Skip Navigation

Course Directory

140.623.81
Statistical Methods in Public Health III

Location:
Internet
Term:
3rd term
Department:
Biostatistics
Credits:
4 credits
Academic Year:
2021 - 2022
Instruction Method:
Asynchronous Online with Some Synchronous Online
Auditors Allowed:
Yes, with instructor consent
Grading Restriction:
Letter Grade or Pass/Fail
Course Instructors:
Contact:
Marie Diener-West
Resources:
Prerequisite:

Introduction to Online Learning is required prior to participating in any of the School's Internet-based courses. 140.622

Description:

This course introduces the basic concepts and steps associated with multivariable statistical modeling. It integrates methods with performing the steps using data analysis tools through the Stata statistical analysis package or the R software (pilot program).

Presents use of generalized linear models for quantitative analysis of data encountered in public health and medicine. Specific models include analysis of variance, analysis of covariance, multiple linear regression, logistic regression, and Cox regression.

Learning Objectives:

Upon successfully completing this course, students will be able to:

  1. Recognize the influence of sample size on statistical inferences
  2. Appreciate the importance of relying upon many regression models to capture the relationships among a response and predictor in observational studies
  3. Critique a proposed public health hypothesis to determine its suitability for testing using regression methods and the available data
  4. Formulate and correctly interpret a multivariable linear, logistic or survival regression model to estimate a health effect while minimizing confounding and identifying possible effect modification
  5. Distinguish between the underlying probability distributions for modeling time-to-event data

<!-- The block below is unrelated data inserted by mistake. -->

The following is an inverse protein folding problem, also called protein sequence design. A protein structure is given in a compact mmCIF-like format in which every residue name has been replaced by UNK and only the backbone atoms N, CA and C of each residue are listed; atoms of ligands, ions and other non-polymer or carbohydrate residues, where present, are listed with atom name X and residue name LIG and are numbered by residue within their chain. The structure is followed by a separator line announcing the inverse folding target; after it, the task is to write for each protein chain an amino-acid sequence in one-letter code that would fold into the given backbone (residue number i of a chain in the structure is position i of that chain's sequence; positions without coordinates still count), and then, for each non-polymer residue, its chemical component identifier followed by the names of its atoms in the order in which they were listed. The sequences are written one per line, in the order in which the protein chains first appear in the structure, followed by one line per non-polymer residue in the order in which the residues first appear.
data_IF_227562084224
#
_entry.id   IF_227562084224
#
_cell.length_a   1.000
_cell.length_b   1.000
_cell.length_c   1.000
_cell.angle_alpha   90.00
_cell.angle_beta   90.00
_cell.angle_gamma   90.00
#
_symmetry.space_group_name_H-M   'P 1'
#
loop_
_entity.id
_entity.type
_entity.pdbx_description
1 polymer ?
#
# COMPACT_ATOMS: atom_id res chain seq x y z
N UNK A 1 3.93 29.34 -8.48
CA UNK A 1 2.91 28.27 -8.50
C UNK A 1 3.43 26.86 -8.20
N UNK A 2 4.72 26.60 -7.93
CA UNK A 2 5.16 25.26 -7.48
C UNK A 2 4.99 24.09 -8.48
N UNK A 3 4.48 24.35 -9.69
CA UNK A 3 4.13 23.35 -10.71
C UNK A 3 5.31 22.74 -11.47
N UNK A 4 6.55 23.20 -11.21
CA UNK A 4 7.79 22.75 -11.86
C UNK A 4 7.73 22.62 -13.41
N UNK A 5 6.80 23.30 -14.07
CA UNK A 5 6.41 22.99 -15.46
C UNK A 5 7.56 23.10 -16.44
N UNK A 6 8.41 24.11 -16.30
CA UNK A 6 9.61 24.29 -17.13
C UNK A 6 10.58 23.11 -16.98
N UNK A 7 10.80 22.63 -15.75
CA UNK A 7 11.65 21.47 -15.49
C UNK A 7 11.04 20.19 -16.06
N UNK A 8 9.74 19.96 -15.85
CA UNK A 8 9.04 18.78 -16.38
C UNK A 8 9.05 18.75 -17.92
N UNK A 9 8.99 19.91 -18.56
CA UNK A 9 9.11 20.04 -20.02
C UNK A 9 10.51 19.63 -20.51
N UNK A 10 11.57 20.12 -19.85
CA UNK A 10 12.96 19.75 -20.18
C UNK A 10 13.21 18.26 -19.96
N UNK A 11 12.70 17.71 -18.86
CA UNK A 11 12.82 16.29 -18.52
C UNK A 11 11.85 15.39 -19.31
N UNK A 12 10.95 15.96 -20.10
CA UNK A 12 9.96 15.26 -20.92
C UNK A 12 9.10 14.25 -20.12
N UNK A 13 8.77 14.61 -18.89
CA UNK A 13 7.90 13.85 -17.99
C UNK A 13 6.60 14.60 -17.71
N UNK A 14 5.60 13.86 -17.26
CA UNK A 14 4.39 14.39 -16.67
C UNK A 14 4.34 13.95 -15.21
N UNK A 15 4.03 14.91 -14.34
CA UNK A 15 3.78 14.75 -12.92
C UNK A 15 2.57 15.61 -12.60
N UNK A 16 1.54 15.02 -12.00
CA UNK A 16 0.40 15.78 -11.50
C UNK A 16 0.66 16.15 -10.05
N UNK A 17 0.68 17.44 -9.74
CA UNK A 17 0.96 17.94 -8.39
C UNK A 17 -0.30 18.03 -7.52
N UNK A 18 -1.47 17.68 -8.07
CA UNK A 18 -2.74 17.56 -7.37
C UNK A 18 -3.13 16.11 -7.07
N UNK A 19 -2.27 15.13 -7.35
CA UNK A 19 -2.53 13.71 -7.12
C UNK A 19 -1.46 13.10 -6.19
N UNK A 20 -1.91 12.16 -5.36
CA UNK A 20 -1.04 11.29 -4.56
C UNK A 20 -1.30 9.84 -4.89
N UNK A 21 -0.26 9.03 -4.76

6. Employ Kaplan-Meier and Cox proportional hazards regression models to describe associations between risk factors and time to event data
  7. Employ life-table methods and Poisson regression models to describe associations between risk factors and grouped survival data
  8. Conduct a survival regression and correctly interpret the regression coefficients and their confidence intervals
  9. Use statistical methods for inference to correctly interpret regression coefficients and their confidence intervals in order to draw valid public health inferences from data
  10. Create and interpret tables of regression results including unadjusted and adjusted estimates of coefficients with confidence intervals from many models
  11. Recognize the key assumptions underlying a multivariable regression model and judge whether departures in a particular application warrant consultation with a statistical expert
  12. Use the statistical analysis packages Stata or R to perform univariate, bivariate and multivariable regression models and to document and archive the steps of the statistical analysis
Methods of Assessment:

This course is evaluated as follows:

  • 20% Assessments
  • 10% Quizzes
  • 70% Exam(s)

Instructor Consent:

Consent required for some students

Consent Note:

Consent required for any non-SPH person who is not an undergraduate PH major

For consent, contact:

mdiener@jhu.edu